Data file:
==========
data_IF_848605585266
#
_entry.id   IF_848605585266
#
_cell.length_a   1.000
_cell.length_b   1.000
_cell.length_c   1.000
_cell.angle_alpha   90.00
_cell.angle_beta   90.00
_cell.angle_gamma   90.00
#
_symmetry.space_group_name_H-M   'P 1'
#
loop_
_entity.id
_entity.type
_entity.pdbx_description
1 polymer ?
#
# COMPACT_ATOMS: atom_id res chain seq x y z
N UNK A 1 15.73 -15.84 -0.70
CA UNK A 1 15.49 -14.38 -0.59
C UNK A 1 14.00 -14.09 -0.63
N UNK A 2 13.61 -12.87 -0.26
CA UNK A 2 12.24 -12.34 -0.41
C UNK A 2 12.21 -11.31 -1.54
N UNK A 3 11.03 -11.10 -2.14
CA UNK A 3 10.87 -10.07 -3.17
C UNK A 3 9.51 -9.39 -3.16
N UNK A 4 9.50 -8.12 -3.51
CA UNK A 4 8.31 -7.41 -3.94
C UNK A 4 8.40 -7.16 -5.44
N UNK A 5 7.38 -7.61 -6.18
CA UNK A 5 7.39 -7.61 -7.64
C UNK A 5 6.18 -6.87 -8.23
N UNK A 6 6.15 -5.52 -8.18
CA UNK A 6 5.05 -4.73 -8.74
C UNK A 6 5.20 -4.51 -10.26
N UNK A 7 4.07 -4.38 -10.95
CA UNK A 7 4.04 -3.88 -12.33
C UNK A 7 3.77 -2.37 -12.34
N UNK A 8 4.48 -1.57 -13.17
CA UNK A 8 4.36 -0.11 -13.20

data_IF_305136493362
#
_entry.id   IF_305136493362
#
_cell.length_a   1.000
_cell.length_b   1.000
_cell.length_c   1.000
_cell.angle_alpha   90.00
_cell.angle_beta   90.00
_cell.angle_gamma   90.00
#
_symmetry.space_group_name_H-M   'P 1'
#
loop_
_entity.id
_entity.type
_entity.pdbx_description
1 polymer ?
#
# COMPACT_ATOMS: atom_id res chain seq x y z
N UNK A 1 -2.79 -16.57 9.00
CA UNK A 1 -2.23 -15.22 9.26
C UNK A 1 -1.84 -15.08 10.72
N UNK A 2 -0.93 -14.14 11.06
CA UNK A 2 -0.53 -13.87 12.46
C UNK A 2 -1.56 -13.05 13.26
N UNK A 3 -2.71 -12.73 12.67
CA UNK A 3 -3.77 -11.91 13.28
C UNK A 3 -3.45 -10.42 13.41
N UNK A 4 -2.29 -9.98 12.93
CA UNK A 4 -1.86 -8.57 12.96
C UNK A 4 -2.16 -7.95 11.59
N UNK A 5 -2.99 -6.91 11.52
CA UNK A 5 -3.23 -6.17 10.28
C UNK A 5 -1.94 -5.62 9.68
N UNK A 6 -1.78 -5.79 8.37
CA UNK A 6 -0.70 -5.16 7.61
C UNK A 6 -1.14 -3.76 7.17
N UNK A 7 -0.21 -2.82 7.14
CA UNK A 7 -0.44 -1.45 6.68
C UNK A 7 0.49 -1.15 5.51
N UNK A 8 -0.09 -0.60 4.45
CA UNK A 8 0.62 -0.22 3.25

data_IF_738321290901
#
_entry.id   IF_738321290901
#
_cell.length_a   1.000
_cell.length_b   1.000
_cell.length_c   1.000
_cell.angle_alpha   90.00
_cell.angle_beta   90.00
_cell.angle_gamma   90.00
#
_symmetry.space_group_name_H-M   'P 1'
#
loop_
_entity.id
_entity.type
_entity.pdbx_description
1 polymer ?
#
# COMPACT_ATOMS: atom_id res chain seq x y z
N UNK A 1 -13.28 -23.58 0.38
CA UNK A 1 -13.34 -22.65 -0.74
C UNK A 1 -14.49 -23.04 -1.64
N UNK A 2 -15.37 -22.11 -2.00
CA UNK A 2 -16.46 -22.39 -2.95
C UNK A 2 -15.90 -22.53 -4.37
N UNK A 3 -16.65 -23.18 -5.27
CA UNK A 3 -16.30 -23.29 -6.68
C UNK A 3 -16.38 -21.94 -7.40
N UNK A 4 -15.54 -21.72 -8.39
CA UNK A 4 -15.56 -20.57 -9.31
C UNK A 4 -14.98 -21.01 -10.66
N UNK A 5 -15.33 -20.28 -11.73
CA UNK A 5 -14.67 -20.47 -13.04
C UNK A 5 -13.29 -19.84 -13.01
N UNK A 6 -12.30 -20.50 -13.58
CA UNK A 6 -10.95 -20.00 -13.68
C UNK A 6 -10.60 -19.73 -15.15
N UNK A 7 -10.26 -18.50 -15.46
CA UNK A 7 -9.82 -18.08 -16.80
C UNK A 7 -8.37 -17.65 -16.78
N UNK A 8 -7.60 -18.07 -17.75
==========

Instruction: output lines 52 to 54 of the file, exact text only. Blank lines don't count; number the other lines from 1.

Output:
_cell.angle_beta   90.00
_cell.angle_gamma   90.00
#